Form and Content
Based largely on Lillian Wald’s The House on Henry Street (1915) and Windows on Henry Street (1934), as well as on her notes, letters, and speeches collected at the New York Public Library, Irvin Block’s Neighbor to the World is less an in-depth biography than a documentary account of the lower East Side of New York City and the Henry Street Settlement House that Wald and her colleagues founded to help the poor of the area. The opening chapter, “The Day It All Began,” recalls a day in March, 1893, when Wald, at that time a nurse studying to become a doctor, was called to go to the rooms of a sick woman who had recently given birth. For the first time, she saw the miserable living space of a slum—the dark and diseased room of the sick mother and baby. This sight persuaded her to give up medical school to work as a nurse and an advocate for the poor.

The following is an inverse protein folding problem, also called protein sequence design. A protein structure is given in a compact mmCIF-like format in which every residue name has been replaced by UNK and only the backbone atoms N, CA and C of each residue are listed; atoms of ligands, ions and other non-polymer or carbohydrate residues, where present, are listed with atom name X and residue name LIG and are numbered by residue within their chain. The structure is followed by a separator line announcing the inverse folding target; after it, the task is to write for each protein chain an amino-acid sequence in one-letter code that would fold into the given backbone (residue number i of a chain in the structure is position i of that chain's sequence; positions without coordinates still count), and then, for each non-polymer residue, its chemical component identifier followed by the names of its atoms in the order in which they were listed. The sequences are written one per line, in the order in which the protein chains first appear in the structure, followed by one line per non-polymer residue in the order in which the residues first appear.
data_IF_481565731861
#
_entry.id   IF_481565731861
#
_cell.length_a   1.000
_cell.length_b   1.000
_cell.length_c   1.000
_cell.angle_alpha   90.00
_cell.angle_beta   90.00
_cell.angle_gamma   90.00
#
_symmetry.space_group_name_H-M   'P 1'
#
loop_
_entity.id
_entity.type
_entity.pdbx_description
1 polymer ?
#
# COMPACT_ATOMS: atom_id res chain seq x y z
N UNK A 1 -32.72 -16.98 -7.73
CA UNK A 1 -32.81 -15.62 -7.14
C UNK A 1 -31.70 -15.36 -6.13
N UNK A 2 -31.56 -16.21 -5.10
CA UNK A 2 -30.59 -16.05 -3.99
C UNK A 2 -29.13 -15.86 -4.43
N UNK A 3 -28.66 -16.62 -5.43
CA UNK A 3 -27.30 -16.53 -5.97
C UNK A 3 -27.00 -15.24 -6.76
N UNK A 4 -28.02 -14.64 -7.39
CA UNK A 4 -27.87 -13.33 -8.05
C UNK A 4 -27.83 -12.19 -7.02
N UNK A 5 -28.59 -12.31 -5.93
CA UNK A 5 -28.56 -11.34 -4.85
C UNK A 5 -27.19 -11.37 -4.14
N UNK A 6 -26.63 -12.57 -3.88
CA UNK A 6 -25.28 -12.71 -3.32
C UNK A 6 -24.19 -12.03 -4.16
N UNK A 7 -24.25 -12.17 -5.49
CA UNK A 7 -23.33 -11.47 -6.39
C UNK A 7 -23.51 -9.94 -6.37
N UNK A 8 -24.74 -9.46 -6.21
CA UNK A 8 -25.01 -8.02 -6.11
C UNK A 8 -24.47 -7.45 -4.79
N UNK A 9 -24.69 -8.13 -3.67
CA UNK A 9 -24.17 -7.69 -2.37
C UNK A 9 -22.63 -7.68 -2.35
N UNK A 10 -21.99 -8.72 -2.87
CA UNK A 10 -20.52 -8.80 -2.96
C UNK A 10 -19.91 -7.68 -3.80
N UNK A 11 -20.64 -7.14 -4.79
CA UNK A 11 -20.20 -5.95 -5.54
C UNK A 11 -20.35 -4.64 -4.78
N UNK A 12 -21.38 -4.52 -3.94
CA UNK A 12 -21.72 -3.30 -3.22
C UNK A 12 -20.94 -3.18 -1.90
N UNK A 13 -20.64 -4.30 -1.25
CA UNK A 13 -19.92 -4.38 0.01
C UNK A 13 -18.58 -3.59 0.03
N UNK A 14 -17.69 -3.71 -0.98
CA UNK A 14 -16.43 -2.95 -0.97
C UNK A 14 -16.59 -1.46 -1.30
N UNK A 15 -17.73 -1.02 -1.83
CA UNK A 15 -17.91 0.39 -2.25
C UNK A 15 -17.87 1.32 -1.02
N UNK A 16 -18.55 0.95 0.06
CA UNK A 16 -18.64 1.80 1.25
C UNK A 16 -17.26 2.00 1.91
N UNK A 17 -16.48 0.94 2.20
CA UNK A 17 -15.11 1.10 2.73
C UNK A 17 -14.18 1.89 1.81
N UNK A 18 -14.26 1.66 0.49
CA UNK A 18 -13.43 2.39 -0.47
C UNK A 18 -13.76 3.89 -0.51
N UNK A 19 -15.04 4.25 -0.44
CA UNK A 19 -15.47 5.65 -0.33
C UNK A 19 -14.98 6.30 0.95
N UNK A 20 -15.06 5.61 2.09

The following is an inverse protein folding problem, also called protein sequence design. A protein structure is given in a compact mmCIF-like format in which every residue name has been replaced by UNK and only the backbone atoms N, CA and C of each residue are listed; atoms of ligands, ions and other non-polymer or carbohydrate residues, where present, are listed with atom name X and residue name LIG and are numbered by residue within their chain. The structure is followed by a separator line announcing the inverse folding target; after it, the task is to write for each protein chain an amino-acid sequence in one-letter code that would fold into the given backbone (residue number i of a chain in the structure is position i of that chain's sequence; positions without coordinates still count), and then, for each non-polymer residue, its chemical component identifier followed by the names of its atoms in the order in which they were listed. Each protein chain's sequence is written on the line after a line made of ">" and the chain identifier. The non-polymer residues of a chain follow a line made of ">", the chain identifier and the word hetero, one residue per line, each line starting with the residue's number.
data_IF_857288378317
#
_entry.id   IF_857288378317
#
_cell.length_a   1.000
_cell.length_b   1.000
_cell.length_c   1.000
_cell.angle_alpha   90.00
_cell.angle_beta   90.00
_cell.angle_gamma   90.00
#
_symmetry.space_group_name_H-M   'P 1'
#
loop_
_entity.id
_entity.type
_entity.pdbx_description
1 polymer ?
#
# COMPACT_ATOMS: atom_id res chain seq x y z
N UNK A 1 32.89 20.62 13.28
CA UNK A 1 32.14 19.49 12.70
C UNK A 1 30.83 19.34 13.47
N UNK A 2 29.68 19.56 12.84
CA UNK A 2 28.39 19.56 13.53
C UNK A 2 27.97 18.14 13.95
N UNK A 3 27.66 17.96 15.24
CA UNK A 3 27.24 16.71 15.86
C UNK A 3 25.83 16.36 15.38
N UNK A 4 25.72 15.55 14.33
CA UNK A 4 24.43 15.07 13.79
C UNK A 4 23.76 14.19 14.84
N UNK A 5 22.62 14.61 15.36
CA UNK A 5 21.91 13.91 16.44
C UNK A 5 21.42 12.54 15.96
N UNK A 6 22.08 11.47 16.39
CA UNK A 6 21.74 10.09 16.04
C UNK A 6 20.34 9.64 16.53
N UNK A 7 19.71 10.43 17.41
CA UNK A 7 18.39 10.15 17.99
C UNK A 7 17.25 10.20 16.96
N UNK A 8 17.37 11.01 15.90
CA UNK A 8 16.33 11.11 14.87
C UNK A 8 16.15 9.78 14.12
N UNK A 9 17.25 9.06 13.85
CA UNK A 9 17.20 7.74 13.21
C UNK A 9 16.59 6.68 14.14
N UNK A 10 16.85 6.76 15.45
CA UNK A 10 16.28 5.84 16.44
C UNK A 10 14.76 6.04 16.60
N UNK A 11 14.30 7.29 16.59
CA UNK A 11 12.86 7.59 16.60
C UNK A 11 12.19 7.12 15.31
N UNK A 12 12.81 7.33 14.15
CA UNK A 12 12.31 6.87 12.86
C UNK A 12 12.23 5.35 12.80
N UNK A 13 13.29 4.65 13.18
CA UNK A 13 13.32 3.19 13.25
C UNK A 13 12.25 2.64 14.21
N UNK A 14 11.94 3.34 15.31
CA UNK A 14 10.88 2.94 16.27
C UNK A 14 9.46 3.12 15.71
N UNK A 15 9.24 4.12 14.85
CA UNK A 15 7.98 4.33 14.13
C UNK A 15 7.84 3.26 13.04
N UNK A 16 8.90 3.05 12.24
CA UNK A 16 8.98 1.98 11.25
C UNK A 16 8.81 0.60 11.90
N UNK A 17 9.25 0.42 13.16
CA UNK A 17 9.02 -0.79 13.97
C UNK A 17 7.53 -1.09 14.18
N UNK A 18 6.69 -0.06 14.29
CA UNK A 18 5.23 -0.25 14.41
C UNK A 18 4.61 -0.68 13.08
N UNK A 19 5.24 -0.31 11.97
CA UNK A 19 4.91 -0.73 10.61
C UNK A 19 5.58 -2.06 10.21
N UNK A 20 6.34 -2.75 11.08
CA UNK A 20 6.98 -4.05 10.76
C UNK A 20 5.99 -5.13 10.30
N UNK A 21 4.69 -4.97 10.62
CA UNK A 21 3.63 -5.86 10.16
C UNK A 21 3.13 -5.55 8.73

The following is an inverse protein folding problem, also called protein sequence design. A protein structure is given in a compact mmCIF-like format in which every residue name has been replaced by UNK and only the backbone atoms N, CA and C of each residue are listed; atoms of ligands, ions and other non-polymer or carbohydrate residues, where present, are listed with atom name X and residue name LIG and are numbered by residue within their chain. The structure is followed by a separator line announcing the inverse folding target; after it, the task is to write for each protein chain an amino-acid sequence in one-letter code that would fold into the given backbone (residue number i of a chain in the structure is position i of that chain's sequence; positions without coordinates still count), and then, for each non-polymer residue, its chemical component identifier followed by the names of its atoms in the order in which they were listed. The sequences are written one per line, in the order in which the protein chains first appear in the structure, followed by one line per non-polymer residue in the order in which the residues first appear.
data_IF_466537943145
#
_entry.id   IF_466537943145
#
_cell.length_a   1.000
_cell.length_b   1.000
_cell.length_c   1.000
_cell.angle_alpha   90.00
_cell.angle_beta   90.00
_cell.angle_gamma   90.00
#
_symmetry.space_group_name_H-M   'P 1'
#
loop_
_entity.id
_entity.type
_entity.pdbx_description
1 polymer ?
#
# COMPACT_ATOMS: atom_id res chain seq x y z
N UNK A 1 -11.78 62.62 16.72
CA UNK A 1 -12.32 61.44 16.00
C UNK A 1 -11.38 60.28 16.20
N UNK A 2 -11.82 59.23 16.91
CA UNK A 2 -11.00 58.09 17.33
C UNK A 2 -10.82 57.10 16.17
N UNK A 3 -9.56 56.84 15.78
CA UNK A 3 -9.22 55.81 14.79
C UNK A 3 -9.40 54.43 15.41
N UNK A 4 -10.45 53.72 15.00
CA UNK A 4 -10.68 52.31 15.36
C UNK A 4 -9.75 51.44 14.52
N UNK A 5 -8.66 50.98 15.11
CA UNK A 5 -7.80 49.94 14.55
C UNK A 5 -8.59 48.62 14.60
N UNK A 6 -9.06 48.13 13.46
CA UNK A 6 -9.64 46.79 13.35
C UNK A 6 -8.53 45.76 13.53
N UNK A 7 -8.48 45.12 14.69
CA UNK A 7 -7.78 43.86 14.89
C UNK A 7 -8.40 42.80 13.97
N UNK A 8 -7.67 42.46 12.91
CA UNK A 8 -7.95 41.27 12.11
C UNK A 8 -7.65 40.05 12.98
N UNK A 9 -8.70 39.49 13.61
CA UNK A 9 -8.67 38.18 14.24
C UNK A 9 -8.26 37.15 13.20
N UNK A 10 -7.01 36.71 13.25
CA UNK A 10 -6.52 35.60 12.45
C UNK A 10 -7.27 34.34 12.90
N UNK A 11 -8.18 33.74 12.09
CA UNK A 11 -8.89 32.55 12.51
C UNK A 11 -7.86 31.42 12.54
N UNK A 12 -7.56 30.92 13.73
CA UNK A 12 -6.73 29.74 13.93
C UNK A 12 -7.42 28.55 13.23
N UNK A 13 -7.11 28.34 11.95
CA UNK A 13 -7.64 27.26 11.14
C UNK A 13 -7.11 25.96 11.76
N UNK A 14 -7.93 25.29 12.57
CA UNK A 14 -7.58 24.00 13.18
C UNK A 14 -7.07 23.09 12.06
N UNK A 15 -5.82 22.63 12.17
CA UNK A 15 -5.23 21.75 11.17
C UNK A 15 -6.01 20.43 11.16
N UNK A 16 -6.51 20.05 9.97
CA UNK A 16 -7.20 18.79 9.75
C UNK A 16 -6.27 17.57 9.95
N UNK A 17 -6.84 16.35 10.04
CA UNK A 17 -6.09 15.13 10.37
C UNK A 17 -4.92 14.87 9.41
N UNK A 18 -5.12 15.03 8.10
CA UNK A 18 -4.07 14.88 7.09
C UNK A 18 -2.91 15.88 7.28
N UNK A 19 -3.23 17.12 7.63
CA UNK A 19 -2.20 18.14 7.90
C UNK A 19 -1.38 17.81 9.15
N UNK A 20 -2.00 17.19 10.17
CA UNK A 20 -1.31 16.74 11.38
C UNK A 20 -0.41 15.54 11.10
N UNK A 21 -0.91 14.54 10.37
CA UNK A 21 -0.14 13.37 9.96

Chapter 2, “Childhood Remembered,” depicts Wald’s fortunate, gentle, cultured family background and suggests the social awareness and good-heartedness of the family members, rather than presenting individual portraits. Brock describes Wald’s training as a nurse and portrays her as a person who responded to human needs, and became involved in the conditions and difficulties faced by her poor immigrant “neighbors” in New York. She responded as a public nurse, then as head “worker” (the term that she preferred) of the Henry Street Settlement House, and later as...
(The entire section is 550 words.)